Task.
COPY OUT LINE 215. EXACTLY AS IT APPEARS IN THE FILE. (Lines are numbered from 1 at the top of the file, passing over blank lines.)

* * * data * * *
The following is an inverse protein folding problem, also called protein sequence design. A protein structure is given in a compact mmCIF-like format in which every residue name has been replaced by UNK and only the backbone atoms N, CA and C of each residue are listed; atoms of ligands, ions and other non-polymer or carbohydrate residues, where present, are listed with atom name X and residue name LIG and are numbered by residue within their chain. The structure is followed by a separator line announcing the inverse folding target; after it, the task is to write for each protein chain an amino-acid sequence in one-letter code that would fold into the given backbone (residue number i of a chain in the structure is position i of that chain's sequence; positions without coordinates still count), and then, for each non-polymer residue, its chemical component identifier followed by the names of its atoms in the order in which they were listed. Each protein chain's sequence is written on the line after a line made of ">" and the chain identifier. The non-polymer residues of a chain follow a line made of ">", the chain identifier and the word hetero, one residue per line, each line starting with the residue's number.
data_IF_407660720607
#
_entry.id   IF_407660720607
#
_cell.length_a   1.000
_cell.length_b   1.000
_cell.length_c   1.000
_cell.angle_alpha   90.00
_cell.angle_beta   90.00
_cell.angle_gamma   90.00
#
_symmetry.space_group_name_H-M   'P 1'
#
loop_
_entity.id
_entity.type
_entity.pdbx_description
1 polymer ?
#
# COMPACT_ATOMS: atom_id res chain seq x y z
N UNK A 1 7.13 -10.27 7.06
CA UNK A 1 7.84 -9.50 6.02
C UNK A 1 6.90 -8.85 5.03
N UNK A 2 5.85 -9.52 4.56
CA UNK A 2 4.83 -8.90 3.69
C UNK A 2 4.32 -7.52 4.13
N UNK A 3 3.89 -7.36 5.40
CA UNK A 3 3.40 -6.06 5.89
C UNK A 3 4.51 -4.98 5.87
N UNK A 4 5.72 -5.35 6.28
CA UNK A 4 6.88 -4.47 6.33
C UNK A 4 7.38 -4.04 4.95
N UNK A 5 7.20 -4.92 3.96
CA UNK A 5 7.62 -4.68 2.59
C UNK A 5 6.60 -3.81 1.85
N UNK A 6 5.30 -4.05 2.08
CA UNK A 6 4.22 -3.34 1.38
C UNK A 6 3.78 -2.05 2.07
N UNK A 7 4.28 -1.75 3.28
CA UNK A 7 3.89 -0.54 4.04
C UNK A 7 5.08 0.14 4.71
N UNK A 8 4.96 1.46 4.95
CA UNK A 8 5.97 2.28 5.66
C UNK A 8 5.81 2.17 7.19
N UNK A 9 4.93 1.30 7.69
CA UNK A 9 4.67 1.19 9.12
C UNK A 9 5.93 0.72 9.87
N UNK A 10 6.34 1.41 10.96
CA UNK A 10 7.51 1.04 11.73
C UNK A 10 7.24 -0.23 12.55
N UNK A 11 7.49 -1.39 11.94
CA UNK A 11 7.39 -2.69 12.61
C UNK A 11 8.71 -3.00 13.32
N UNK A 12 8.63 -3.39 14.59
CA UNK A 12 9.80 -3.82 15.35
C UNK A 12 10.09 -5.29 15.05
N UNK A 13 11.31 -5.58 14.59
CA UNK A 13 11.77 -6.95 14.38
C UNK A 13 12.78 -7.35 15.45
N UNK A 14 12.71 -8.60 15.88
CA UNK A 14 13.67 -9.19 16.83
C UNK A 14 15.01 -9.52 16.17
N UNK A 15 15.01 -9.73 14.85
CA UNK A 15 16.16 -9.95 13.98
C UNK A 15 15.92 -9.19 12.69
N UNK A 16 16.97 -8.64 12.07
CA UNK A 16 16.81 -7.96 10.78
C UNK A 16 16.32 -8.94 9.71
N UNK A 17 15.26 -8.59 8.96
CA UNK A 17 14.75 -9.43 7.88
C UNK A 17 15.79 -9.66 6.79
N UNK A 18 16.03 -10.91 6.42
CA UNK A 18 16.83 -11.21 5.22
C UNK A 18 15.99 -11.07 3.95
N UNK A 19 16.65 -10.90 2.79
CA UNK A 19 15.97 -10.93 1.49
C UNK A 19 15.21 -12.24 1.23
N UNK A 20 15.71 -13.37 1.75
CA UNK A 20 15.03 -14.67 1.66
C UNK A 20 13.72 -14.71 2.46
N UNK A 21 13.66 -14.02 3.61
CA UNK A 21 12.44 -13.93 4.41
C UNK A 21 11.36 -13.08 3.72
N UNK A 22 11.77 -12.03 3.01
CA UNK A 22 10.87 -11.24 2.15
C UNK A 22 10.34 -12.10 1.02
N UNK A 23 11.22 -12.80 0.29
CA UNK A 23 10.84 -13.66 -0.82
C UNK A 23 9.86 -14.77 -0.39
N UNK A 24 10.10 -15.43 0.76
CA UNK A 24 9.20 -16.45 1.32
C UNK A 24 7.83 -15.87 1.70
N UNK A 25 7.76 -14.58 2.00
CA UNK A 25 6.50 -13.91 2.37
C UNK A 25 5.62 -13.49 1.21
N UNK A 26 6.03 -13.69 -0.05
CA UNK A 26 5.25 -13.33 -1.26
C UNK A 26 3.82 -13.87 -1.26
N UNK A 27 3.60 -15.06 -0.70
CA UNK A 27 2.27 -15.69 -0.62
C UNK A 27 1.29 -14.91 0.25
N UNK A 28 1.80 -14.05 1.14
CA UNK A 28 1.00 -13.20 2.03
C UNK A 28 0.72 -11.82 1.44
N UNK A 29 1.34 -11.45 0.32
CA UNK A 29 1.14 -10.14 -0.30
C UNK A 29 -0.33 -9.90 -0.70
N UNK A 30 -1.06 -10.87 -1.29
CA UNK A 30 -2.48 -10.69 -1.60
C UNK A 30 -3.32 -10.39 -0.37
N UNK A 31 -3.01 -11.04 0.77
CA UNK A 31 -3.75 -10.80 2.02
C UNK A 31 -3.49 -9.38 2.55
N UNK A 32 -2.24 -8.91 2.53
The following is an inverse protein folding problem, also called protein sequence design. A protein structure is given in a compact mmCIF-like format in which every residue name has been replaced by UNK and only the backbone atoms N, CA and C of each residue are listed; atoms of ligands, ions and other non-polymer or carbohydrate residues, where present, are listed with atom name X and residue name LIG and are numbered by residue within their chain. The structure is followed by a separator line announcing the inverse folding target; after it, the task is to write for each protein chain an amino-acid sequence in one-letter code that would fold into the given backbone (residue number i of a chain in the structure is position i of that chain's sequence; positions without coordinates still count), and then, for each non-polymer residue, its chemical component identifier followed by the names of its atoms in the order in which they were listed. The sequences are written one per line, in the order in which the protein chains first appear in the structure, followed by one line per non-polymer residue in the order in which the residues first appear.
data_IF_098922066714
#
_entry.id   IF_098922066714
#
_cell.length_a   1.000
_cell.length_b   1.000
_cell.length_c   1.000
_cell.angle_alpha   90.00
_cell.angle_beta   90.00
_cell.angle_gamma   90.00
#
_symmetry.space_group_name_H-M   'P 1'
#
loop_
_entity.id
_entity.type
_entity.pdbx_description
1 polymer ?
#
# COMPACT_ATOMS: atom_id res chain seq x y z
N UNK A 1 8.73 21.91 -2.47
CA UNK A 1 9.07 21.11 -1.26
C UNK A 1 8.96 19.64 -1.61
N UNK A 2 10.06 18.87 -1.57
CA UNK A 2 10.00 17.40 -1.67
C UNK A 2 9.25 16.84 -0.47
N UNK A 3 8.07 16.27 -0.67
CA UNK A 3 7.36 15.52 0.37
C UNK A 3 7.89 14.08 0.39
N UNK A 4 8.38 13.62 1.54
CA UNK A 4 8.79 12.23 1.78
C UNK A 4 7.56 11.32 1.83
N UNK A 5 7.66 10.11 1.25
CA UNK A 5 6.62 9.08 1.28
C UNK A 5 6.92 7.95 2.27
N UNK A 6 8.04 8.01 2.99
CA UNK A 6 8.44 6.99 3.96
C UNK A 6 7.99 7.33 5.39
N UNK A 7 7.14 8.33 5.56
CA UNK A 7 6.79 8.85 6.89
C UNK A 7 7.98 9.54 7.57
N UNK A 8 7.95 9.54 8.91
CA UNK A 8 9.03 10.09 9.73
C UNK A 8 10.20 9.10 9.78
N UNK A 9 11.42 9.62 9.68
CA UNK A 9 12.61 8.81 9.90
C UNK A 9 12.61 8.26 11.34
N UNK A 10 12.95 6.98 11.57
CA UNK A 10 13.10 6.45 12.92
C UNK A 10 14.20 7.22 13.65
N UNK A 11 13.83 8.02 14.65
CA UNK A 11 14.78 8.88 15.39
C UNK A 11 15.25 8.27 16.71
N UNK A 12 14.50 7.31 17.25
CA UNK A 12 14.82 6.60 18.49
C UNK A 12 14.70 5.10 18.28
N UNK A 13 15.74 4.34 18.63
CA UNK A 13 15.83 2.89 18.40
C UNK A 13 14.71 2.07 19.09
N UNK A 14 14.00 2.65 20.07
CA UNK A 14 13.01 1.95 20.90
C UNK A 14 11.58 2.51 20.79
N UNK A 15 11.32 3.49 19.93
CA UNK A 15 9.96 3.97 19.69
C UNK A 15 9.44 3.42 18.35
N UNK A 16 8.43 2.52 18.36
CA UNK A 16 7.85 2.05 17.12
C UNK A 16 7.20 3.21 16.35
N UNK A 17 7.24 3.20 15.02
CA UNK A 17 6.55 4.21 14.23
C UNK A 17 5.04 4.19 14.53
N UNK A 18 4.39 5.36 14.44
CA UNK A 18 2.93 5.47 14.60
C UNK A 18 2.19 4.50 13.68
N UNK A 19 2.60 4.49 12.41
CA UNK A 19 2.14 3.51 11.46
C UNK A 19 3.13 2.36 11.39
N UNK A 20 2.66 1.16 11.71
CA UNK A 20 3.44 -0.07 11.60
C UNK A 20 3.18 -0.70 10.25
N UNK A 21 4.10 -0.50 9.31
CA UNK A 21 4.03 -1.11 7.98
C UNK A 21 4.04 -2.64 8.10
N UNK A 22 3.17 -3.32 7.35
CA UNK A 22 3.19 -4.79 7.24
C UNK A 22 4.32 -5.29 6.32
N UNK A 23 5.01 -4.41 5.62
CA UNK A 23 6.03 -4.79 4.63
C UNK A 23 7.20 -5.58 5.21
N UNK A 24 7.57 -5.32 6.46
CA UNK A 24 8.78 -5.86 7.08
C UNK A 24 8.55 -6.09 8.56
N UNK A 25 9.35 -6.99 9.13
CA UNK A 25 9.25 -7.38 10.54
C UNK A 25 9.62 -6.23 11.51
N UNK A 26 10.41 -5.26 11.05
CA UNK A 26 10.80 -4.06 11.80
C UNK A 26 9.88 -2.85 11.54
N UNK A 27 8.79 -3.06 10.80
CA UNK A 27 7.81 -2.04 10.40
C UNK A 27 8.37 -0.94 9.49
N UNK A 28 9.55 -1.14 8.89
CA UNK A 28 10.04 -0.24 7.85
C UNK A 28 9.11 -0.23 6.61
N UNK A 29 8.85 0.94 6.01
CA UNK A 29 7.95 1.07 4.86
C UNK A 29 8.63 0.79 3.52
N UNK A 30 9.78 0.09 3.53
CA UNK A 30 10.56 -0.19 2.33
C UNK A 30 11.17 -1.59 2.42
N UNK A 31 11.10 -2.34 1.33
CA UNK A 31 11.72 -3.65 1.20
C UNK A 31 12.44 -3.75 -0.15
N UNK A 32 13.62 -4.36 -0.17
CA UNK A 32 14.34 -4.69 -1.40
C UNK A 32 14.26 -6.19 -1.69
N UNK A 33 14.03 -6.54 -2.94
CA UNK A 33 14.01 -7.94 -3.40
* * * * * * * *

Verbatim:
N UNK A 27 8.79 -3.06 10.80